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Blog of the Grateful Bear

ramblings of a freelance panentheist {"all things are in God, and God is in all things"} . . . musings on Emergent spirituality, powerlifting, LGBTQueer issues, contemplative prayer, mysticism, cats, music, healing, and more. I like my coffee and my existentialism dark-roasted.

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Location: Marietta, Georgia, United States

I'm an LPC (Licensed Professional Counselor), in private practice in Marietta, Georgia. My writings on queer spirituality have been published in Whosoever and several other magazines. I live in a house-in-the-woods (Bear's Hermitage) in Marietta with Leonidas (Lenny) and Guy, Mighty Warrior Cats, and way too many books.

Friday, October 14, 2011

On Occupying Wall Street and Taking Action Locally

As a supporter of the Occupy Wall Street movement, I'm not looking to the government for solutions. The government might be able to provide some limited solutions, but most of us who walk that fine line between "liberal" (a believer in the self-correcting character of American democracy, to use Howard Zinn's definition) and "radical" (believing that something fundamental is wrong in this country - something rotten at the root; again quoting Zinn) believe government is just as much a problem as the corporations. In fact, the MAIN problem is the undue influence the two have over each other. The folks in the Occupy movements are not looking to Obama or any other government leaders, as witnessed by the fact that Congressman John Lewis, whom we all admire, was asked by the Occupy Atlanta assembly to wait until the appropriate time in the meeting before addressing us. (He understood but was unable to wait and left, which many misinterpreted as a refusal to let Rep. Lewis speak.)

A friend of mine who says he is "not a huge fan of Occupy Wall Street" posted this on Facebook: "...I'd advocate an organic approach to the problem. The rich have the power they do because consumers give it to them by the choices they make with their wealth. But if all Americans together chose to withdraw their funds from Bank of America, for example, it would destroy the corporation. If individuals worked together doing things like this, the rich would be at the mercy of the '99%'.”

I agree whole-heartedly with what my friend writes about an organic approach. Another friend of mine posted on her Facebook page, "It took a protest for people to know there are credit unions and local banks? Do you know about home gardening and local farmers yet? Recycling? Barter? DIY? Books?" I think both of my friends make a good point. A lot of the structure we need is already in place; we need for more people to be aware of these alternatives and start using them. I'd add to my friend's list: food co-ops like Sevananda in Atlanta and Life Grocery in Marietta; community radio stations like WRFG 89.3 Atlanta; and indie coffeehouses like Cool Beans on Marietta Square. Support local businesses rather than chains. Download ebooks from the website of an indie bookstore - find one at http://www.indiebound.org/google-ebooks - rather than from Kindle or Nook. Buy fresh food from your local farmer's market instead of cellophane-wrapped frankenfoods at the supermarket.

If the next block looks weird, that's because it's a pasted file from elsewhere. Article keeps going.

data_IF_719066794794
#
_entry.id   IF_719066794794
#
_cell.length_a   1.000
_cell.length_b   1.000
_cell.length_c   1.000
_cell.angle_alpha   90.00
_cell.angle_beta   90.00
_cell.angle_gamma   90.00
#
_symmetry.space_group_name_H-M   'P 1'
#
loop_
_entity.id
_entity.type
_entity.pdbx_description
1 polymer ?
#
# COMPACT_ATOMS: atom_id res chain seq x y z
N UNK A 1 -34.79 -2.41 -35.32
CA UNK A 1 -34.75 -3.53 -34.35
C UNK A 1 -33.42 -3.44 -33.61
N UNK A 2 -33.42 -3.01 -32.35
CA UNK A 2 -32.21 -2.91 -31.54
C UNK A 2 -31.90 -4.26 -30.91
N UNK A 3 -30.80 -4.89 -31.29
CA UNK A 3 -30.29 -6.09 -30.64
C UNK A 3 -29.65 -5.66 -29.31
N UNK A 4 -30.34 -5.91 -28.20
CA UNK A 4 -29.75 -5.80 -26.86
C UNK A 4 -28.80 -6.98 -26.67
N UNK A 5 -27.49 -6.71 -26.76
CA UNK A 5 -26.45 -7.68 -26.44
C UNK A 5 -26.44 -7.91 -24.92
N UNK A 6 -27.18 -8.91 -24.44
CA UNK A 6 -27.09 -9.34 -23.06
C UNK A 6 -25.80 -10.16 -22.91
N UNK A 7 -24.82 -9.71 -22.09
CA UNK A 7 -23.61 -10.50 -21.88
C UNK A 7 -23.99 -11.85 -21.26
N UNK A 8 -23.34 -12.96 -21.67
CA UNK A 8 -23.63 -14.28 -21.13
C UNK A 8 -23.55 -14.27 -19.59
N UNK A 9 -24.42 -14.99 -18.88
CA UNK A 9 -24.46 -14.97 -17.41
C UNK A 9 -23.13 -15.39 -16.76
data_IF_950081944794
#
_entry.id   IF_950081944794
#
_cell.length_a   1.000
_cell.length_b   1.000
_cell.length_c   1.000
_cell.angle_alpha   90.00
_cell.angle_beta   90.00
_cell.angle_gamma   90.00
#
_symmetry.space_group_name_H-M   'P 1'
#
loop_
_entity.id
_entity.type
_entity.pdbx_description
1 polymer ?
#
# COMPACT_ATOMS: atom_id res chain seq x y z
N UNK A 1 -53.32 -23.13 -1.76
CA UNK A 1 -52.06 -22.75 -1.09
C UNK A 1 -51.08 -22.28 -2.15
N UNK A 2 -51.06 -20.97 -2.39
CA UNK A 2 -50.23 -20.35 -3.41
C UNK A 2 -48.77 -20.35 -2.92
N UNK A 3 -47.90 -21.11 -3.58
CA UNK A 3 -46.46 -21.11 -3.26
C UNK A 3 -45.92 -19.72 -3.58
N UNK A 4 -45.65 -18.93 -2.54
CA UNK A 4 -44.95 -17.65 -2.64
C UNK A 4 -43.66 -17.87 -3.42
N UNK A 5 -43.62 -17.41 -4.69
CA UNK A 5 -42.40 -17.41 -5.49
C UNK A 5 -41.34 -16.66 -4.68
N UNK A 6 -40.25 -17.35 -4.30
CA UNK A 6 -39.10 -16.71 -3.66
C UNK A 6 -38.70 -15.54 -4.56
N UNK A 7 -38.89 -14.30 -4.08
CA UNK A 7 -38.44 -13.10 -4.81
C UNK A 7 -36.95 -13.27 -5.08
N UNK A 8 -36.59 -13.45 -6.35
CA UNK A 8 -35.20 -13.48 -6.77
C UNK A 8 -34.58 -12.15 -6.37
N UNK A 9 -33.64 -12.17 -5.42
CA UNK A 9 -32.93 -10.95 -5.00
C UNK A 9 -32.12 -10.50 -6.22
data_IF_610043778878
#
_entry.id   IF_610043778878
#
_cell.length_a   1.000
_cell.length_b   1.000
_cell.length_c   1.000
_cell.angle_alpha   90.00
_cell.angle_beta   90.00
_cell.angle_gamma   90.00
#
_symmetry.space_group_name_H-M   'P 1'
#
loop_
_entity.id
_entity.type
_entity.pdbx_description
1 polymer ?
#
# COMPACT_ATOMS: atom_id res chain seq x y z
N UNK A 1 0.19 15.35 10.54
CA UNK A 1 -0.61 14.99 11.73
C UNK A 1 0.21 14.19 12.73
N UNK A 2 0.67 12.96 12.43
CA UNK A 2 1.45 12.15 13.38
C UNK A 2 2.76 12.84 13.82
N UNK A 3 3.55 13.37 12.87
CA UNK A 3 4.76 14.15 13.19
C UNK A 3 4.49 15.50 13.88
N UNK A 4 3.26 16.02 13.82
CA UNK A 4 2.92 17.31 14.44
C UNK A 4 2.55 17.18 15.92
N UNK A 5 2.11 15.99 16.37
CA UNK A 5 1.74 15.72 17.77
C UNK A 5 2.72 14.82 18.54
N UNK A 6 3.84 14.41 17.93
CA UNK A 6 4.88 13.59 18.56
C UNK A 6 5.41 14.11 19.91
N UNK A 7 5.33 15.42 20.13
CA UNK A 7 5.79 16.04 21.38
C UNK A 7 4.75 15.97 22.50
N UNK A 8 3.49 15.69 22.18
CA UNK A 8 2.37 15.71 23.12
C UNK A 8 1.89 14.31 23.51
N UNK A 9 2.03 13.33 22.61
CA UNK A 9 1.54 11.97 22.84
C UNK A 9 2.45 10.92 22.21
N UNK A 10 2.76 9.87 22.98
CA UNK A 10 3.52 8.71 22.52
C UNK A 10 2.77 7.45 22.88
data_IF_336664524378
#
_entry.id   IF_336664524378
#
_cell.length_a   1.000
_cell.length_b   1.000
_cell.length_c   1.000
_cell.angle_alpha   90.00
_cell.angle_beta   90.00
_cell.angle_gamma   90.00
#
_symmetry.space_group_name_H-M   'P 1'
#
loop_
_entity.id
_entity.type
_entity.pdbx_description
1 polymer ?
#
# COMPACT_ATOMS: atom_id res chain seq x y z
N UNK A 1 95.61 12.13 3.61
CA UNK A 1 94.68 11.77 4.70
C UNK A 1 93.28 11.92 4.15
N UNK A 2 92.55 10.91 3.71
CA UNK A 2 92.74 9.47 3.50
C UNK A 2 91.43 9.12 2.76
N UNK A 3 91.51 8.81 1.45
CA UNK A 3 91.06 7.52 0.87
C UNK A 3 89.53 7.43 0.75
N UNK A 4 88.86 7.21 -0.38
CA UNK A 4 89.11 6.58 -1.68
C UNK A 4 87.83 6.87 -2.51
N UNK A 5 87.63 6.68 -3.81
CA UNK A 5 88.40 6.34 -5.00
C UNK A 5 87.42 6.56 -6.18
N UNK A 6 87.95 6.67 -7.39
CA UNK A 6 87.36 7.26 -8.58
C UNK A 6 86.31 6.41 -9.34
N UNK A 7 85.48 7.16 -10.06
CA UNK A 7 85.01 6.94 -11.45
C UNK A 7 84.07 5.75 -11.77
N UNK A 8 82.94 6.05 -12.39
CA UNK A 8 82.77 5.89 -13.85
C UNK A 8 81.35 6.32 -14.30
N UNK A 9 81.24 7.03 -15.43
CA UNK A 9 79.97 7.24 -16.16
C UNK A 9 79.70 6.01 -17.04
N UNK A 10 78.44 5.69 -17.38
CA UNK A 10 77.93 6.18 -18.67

I think G. K. Chesterton, the English writer who had a huge influence on C. S. Lewis, J. R. R. Tolkien, and many others, would agree about an organic approach. I'm reading Chesterton's book on economics, The Outline of Sanity (1926), and it is blowing my mind. According to him, capitalism is just as flawed as socialism. He defines capitalism as "that economic condition in which there is a class of capitalists, roughly recognisable and relatively small, in whose possession so much of the capital is concentrated as to necessitate a very large majority of the citizens serving those capitalists for a wage." According to Chesterton, small shopkeepers, craftsmen, co-operative owner-workers, and independent professionals [like me; I'm self-employed] are not capitalists because we're not wage earners. "They are people who work for themselves, not for others; they are people who possess private property - however limited and however precariously - and thus act according to their own reasonable wishes, not according to the demands and whims of a small governing class" (from the publisher's introduction). G. K. Chesterton views both capitalism and socialism as enemies of a truly free market.

I'm not saying we don't need the protests in Occupy Atlanta and other cities around the world. I support them wholeheartedly, and I'm grateful I was present at the general assembly on October 7th when the Atlanta occupation began. As another friend said that night, I feel like I was present at a historic moment. But I do think we can do more than just protest. Yes, let's march on the Bank of America and exercise our constitutional right to protest. But let's also take action by taking our money OUT of Bank of America (and any other megacorporations) and putting it back into our local communities, our local economies, where it belongs.